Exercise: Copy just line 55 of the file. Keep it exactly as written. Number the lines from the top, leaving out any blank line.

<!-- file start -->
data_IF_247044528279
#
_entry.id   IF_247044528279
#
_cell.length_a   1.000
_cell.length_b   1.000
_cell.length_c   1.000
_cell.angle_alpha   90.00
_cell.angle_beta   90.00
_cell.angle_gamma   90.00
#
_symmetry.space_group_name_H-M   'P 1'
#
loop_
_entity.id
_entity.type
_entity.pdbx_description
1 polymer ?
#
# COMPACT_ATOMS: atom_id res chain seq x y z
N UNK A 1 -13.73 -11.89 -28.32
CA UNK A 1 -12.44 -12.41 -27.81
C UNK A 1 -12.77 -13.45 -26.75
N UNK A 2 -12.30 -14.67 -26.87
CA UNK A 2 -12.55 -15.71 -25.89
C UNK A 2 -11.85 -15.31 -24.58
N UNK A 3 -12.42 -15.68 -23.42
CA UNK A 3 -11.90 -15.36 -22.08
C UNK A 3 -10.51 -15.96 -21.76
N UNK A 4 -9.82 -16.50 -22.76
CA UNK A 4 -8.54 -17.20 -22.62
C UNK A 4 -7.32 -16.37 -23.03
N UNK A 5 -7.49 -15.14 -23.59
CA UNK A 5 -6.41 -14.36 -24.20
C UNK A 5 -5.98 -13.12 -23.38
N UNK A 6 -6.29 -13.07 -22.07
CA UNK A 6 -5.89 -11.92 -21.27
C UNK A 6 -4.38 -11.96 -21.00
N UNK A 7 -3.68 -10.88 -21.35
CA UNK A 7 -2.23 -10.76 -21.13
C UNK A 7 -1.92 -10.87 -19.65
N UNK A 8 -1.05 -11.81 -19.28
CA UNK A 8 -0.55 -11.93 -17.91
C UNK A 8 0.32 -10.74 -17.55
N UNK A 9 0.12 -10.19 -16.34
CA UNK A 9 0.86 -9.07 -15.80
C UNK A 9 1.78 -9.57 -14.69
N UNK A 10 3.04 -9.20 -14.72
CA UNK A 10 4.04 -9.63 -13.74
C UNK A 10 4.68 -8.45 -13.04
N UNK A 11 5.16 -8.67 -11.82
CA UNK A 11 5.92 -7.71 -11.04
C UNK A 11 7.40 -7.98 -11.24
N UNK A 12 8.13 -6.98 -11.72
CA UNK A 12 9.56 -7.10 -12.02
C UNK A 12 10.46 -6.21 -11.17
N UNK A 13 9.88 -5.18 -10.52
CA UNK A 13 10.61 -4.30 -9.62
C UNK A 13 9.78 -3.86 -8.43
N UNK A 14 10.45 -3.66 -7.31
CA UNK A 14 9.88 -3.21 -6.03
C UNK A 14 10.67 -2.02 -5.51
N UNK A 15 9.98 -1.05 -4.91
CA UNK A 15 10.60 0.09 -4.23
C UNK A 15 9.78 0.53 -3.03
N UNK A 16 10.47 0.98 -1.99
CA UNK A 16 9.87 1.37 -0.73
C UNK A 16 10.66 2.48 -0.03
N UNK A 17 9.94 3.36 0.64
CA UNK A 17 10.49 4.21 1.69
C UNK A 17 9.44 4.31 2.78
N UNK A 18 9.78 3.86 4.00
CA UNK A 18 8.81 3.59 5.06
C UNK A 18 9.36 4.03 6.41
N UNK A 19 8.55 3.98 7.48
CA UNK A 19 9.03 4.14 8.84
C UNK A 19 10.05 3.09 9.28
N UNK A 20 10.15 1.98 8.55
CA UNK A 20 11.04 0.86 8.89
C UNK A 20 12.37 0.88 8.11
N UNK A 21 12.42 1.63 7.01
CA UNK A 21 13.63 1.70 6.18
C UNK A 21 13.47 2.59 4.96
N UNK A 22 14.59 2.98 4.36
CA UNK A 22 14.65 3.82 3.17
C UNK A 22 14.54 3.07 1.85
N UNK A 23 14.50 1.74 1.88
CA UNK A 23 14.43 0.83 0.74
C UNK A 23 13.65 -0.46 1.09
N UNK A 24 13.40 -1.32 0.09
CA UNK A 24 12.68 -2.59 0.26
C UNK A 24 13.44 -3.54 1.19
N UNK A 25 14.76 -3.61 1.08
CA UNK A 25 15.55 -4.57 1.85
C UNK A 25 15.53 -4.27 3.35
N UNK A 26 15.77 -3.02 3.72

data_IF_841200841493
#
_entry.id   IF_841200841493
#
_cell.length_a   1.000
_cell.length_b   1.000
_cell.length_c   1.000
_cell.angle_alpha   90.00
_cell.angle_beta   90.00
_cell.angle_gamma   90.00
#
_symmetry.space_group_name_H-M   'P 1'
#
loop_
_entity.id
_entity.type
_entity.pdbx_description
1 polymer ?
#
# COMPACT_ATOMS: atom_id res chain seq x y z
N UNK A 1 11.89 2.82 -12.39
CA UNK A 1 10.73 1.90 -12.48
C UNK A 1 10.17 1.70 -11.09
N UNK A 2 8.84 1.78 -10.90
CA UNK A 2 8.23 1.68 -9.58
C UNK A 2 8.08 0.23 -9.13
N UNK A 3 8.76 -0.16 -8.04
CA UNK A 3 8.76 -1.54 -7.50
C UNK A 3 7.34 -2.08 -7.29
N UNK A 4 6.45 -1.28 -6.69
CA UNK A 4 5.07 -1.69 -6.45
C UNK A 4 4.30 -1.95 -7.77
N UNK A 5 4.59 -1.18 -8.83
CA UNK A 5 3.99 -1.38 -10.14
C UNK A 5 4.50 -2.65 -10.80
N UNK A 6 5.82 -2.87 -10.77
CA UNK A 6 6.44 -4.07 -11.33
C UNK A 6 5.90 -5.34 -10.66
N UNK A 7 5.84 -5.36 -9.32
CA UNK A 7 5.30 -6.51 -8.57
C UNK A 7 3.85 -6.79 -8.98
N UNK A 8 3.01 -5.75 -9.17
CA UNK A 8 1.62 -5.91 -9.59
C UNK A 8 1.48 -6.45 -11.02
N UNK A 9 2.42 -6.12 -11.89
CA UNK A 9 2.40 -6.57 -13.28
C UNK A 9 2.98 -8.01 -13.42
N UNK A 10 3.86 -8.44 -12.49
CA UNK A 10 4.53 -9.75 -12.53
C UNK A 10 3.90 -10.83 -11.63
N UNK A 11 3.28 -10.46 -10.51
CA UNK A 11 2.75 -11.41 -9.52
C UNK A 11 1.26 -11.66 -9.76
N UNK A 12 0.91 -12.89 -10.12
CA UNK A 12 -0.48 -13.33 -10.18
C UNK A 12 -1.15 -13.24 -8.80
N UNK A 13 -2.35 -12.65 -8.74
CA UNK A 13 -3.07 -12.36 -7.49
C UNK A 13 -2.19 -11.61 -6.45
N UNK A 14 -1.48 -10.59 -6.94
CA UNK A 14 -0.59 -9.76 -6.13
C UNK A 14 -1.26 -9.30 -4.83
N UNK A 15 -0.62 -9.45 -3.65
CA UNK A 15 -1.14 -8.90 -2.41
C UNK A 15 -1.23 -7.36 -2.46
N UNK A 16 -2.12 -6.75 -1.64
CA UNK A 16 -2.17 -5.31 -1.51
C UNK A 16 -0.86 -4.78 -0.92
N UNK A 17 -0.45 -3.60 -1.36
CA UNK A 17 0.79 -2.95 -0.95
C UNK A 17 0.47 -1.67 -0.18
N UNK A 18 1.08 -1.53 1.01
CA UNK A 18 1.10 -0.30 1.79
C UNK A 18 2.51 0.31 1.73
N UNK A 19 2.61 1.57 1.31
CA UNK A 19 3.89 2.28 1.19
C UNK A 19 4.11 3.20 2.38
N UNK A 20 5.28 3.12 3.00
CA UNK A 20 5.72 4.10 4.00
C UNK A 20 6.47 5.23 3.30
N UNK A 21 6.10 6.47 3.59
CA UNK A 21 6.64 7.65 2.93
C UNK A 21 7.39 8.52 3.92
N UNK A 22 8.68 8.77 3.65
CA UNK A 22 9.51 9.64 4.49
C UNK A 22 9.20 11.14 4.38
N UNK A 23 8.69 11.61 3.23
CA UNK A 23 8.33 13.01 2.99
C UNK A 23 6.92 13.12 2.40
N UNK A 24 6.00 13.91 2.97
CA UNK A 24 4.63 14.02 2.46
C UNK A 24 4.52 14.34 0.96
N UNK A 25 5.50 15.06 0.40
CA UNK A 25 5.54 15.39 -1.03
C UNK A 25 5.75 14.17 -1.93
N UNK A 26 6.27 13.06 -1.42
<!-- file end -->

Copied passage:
CA UNK A 12 9.56 -7.10 -12.02